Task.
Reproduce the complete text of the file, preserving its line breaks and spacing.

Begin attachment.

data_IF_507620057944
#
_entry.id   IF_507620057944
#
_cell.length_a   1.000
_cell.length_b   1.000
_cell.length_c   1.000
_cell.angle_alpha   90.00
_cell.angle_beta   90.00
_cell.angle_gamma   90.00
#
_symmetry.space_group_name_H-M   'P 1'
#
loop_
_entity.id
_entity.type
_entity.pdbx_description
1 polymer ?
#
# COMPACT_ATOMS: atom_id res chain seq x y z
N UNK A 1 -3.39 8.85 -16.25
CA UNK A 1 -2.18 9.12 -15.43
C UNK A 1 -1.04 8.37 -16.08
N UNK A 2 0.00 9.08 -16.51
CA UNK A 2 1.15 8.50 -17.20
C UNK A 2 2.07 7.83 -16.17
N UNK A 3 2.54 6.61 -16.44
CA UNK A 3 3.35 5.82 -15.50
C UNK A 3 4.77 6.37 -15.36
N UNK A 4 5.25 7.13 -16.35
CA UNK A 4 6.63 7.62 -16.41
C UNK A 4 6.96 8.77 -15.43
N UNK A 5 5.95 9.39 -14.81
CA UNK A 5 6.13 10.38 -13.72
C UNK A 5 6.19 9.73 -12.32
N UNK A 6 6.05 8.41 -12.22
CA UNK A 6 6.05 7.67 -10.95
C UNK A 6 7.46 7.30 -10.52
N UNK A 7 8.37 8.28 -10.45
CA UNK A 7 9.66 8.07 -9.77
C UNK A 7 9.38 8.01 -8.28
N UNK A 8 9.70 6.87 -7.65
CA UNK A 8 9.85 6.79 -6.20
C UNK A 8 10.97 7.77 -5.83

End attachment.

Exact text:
data_IF_507620057944
#
_entry.id   IF_507620057944
#
_cell.length_a   1.000
_cell.length_b   1.000
_cell.length_c   1.000
_cell.angle_alpha   90.00
_cell.angle_beta   90.00
_cell.angle_gamma   90.00
#
_symmetry.space_group_name_H-M   'P 1'
#
loop_
_entity.id
_entity.type
_entity.pdbx_description
1 polymer ?
#
# COMPACT_ATOMS: atom_id res chain seq x y z
N UNK A 1 -3.39 8.85 -16.25
CA UNK A 1 -2.18 9.12 -15.43
C UNK A 1 -1.04 8.37 -16.08
N UNK A 2 0.00 9.08 -16.51
CA UNK A 2 1.15 8.50 -17.20
C UNK A 2 2.07 7.83 -16.17
N UNK A 3 2.54 6.61 -16.44
CA UNK A 3 3.35 5.82 -15.50
C UNK A 3 4.77 6.37 -15.36
N UNK A 4 5.25 7.13 -16.35
CA UNK A 4 6.63 7.62 -16.41
C UNK A 4 6.96 8.77 -15.43
N UNK A 5 5.95 9.39 -14.81
CA UNK A 5 6.13 10.38 -13.72
C UNK A 5 6.19 9.73 -12.32
N UNK A 6 6.05 8.41 -12.22
CA UNK A 6 6.05 7.67 -10.95
C UNK A 6 7.46 7.30 -10.52
N UNK A 7 8.37 8.28 -10.45
CA UNK A 7 9.66 8.07 -9.77
C UNK A 7 9.38 8.01 -8.28
N UNK A 8 9.70 6.87 -7.65
CA UNK A 8 9.85 6.79 -6.20
C UNK A 8 10.97 7.77 -5.83